Thursday, December 11, 2014

Pillows, Polka Dots and Dwarves


Thanks so much for the emails this past week!! I loved reading them all!! Writing this email is really really weird, because for some reason, the computer is trying to spell check all of my words... ;)

Sorry I don't have any pics! The computer at this internet café doesn't have a little place to put the picture thing in. If that makes sense. This internet café is basically a pékség in the top of a little mall. A pékség is a little type of bakery that is found all over Hungary. The stuff you find in there is really tasty and usually really friendly to your wallet, so it makes for a good snack or small lunch if you're in a hurry. You usually can buy a couple of little pastries with a 200 forint coin, which is equivalent to about one dollar.

They have this cold cereal in Europe called Pillows. Its really good, but really unhealthy. I use it sparingly -- I'm still on the box that I bought the first day here! Pillows are like woven little pillows of grain with a creamy hazelnut or vanilla filling.

This image taken from a google image search

A really good candy bar here is called polkadots. At least that's the translation into English -- I can't remember right now what it's called in Hungarian! It's a chocolate bar with a flavored cottage cheese filling. It's really tasty!
This image was taken from
This image was taken from

Today we are going to walk around the Veszprém castle. I'm pretty excited. Apparently we live really close to it. We live in the belváros, which is basically the old and pretty and ancient part of a Hungarian town. I's been really rainy and misty since we have come hear, so it's pretty hard to see that far anywhere, but today is fairly clear (comparatively!) so that's good news!

We usually have at least a couple of lessons each day, and we spend the rest of our day streeting. We've been tabling (sp?) twice. Tableing is where we set up a table in the middle of a pedestrian zone and put a bunch of pamphlets and a couple copies of the Book of Mormon, or  a Mormon Könyve, and hand out fliers for English class and pass-along cards. Usually at least a couple people come up to us with questions about the church or English class, and it's a great way to meet people who are genuinely interested in church.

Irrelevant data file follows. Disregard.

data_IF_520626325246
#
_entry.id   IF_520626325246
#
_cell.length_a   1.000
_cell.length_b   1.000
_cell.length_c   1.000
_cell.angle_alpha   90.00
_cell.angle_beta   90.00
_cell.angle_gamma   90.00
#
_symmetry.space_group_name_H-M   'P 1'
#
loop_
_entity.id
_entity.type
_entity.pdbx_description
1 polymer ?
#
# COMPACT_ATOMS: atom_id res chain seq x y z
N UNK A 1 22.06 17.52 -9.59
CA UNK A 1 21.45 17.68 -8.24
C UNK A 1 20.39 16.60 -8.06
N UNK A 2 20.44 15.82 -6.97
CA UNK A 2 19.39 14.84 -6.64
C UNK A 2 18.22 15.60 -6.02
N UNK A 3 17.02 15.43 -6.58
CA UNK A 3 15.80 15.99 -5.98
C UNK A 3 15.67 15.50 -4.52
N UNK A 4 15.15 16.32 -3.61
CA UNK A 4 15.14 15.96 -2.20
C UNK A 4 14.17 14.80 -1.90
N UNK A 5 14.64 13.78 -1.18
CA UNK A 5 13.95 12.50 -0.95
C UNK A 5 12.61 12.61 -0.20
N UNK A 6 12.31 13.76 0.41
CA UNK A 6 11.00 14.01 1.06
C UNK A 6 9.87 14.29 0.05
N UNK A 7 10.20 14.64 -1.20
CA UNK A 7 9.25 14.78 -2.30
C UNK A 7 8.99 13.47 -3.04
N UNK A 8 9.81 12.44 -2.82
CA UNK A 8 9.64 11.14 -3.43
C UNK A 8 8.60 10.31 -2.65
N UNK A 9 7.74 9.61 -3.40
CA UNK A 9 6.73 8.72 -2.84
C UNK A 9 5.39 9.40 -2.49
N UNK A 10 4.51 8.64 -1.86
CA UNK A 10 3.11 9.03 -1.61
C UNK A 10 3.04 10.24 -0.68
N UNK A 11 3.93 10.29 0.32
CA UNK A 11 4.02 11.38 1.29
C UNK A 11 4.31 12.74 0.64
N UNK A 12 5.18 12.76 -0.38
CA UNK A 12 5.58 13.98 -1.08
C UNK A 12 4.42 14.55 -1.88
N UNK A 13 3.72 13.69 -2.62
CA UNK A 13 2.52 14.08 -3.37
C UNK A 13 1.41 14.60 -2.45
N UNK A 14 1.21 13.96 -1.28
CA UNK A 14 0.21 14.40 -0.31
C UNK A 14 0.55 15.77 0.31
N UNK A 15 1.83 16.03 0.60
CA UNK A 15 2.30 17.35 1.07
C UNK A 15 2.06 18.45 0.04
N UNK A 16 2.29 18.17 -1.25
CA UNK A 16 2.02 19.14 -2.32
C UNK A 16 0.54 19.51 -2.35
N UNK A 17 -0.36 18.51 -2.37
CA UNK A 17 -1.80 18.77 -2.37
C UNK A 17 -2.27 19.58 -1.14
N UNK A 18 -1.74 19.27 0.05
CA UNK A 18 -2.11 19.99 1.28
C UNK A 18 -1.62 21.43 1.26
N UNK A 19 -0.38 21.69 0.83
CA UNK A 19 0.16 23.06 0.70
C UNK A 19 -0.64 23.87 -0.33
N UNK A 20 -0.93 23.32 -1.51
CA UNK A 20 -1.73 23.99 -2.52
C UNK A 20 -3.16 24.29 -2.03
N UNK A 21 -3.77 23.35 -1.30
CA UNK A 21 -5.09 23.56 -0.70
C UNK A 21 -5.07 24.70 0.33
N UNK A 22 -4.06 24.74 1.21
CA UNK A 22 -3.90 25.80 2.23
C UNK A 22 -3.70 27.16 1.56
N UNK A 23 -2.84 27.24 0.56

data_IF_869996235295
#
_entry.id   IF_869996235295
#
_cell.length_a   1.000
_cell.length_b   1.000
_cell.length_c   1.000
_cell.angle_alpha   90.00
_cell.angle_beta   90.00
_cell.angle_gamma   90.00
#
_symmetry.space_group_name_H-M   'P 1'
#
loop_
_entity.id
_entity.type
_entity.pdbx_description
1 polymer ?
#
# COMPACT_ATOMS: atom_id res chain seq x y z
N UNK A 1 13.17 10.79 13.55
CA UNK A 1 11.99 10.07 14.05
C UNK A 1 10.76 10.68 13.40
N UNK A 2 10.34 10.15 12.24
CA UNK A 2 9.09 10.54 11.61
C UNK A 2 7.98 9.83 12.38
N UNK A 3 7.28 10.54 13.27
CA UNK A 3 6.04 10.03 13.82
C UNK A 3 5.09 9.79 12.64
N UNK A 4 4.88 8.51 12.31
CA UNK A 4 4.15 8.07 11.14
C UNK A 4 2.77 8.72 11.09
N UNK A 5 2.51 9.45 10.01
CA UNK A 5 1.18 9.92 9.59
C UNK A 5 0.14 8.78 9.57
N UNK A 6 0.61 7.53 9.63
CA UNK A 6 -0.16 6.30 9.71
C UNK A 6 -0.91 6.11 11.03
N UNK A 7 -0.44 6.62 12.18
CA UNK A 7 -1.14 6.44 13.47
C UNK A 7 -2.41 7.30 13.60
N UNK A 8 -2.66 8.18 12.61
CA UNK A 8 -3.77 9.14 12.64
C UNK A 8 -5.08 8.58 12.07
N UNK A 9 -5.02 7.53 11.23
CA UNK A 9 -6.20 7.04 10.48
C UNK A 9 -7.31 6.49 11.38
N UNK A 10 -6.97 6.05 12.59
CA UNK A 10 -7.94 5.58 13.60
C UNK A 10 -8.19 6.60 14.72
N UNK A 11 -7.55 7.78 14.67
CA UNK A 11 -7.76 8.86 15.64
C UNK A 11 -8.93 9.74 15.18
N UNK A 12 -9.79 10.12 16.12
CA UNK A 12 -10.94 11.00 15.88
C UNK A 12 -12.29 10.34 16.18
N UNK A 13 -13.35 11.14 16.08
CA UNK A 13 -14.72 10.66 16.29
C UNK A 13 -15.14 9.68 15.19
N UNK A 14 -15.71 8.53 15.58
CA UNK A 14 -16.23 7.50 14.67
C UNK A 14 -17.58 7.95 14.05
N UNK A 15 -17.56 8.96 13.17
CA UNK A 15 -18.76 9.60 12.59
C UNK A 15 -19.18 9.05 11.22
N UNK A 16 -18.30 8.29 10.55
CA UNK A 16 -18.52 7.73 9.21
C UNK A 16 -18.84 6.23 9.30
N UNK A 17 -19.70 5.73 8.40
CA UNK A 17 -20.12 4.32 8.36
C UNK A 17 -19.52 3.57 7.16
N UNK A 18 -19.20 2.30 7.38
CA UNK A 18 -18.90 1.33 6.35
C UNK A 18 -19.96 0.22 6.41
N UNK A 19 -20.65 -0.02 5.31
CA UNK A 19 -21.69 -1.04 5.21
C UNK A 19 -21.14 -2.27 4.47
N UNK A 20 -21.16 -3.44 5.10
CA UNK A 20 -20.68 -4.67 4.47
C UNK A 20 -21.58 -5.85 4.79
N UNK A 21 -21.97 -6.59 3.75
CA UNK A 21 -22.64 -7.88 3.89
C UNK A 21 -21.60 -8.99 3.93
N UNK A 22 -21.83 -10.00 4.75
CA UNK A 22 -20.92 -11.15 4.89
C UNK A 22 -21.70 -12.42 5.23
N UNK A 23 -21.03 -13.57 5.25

A new investigator came to church this Sunday. It was awesome, after sacrament meeting she went around and talked with everyone how wonderful the meeting was, and during the classes she made sure she wrote everything down. We gave her an a Mormon Könyve after church. None of our other investigators were able to make it to church, unfortunately! The other elders in this district are helping a lady get over smoking. She hasn't smoked in several weeks! We are really happy for her!

One of the craziest things about Hungary is how obsessed everyone is with their personal appearance, even more than in America! Apparently sometimes for tracting the elders go around and conduct a public survey, and one of the questions they ask is "What is the most important thing in your life" and the most common answer is something about how healthy they look to other people. There are so many public working-out places scattered throughout the town that the government maintains, and people will go there and run and run and run around the track, and the gyms are always full too. Everyone under a certain age wears skinny jeans, the girls and the guys.